The Archbishop of Washington, Cardinal Donal Weurl has declared his intention to meet with Pope Francis about his resignation.

In a letter sent to priests of the Archdiocese of Washington Sept. 11, Cardinal Donald Wuerl wrote that a decision about his future role in the archdiocese is “an essential aspect so that this archdiocesan Church we all love can move forward.

“I intend, in the very near future, to go to Rome to meet with our Holy Father about the resignation I presented nearly three years ago, November 12, 2015.”

Wuerl presented his resignation to the pope in 2015 upon turning 75, the age at which diocesan bishops are requested to submit letters of resignation to the pope.

After the release of the Pennsylvania grand jury report the Cardinal further faced “intense scrutiny” regarding his handling of sex abuse cases in the Diocese of Pittsburgh. A spokesman for the Archdiocese of Washington said Wuerl “has no intention of resigning.”

On August 18, 2018, it was announced that Wuerl would not attend the World Meeting of Families in Dublin, where he had been scheduled to give a keynote address. The Archdiocese offered no reason for the cancellation.

On August 20, 2018, Stephanie Sibal, senior publicist for Ave Maria Press, a publishing company of the Congregation of Holy Cross based out of the University of Notre Dame in Indiana, told LifeSiteNews that her company had “indefinitely postponed” the release of a book written by Wuerl titled What Do You Want to Know? A Pastor’s Response to the Most Challenging Questions About the Catholic Faith. The book had been scheduled to be released in October 2018.

On August 22, 2018, Pittsburgh Bishop David Zubik approved two decisions by the boards of Cardinal Wuerl North Catholic High School and Catholic High Schools of the Diocese of Pittsburgh to grant Wuerl’s request to have his name removed from Cardinal Wuerl North Catholic High School in Cranberry, Pennsylvania. The school will revert to its previous name, North Catholic High School. The decision was made after thousands petitioned for the change.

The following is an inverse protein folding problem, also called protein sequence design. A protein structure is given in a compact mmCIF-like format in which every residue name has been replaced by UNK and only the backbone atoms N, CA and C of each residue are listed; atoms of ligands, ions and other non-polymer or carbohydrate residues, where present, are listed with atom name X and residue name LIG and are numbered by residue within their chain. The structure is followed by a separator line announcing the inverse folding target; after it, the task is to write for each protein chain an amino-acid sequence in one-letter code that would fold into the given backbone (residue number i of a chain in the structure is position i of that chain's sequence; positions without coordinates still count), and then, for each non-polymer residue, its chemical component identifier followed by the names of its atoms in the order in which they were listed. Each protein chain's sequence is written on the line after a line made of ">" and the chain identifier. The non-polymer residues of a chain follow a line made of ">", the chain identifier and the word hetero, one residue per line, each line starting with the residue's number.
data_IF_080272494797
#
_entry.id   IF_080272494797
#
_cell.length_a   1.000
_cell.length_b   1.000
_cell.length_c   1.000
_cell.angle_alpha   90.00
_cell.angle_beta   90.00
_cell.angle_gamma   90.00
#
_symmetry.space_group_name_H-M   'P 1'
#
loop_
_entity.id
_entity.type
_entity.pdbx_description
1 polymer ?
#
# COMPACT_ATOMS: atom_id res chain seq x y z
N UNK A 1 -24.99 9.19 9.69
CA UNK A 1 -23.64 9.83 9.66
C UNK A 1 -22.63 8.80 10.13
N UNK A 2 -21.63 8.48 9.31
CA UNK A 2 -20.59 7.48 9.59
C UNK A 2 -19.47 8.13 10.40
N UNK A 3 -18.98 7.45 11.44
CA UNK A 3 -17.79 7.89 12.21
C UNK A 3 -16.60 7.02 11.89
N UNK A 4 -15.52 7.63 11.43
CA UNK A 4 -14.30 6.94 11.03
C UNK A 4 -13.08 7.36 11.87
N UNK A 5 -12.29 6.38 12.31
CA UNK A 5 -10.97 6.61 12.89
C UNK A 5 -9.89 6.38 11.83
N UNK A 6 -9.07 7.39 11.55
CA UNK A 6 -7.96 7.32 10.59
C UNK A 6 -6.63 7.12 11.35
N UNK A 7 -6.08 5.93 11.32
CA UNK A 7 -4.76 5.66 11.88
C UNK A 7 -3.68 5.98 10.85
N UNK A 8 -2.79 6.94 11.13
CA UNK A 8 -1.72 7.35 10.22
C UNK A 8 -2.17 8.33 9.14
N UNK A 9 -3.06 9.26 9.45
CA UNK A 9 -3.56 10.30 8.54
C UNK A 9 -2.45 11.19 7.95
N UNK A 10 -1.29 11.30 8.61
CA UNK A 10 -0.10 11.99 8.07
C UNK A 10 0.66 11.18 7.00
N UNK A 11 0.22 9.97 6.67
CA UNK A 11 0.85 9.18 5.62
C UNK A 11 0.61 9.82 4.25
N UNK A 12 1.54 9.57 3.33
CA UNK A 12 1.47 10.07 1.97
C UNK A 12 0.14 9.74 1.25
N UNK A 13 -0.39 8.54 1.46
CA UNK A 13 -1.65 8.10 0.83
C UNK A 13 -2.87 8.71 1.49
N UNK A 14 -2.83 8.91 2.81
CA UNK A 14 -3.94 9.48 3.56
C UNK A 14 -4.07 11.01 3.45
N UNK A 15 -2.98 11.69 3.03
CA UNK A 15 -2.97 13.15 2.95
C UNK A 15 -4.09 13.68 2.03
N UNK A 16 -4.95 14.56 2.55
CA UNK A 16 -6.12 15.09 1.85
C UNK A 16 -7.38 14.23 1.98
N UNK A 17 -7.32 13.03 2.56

In response to the allegations against Wuerl, Hugh Hewitt demanded that Wuerl be dismissed as archbishop of Washington and resign from the College of Cardinals. More pleas for resignation followed. In a few days time over 60,000 people signed a petition to Pope Francis to remove Wuerl. In what CNN called a “growing Catholic insurgency,” Wuerl faced heightened calls for his resignation, including from a priest in his archdiocese and many laypeople. While Wuerl was saying Mass on Sunday, September 2, one man yelled “Shame on you!” during Wuerl’s homily.

At the end of August, Wuerl flew to Rome, where he met with Pope Francis. The pope instructed Wuerl to confer with the priests of the archdiocese regarding his next steps. On September 3, Wuerl met with more than a hundred priests of the archdiocese. He told them that he had known nothing about the allegations against McCarrick until they became public earlier this year. Over a dozen of the priests offered their views; some encouraged Wuerl to resign while others encouraged him to “stay and be part of the church’s healing process”.

Wuerl’s Sept. 11 letter noted that he had gathered with priests on Sept. 3, praying with them while trying to “discern the best course of action for me to pursue as we face new revelations of the extent of the horror of clergy abuse of children and the failures in episcopal oversight.”

“At issue is how to begin effectively to bring a new level of healing to survivors who have personally suffered so much and to the faithful entrusted to our care who have also been wounded by the shame of these terrible actions and have questions about their bishop’s ability to provide the necessary leadership,” Wuerl added.

A spokesman for the Archdiocese of Washington, Ed McFadden, told CNA that Wuerl’s letter is “evidence of a serious and constructive discernment process that Cardinal Wuerl went through, and his appreciation to the priests for their support and engagement in the discernment process, to help him work through it.”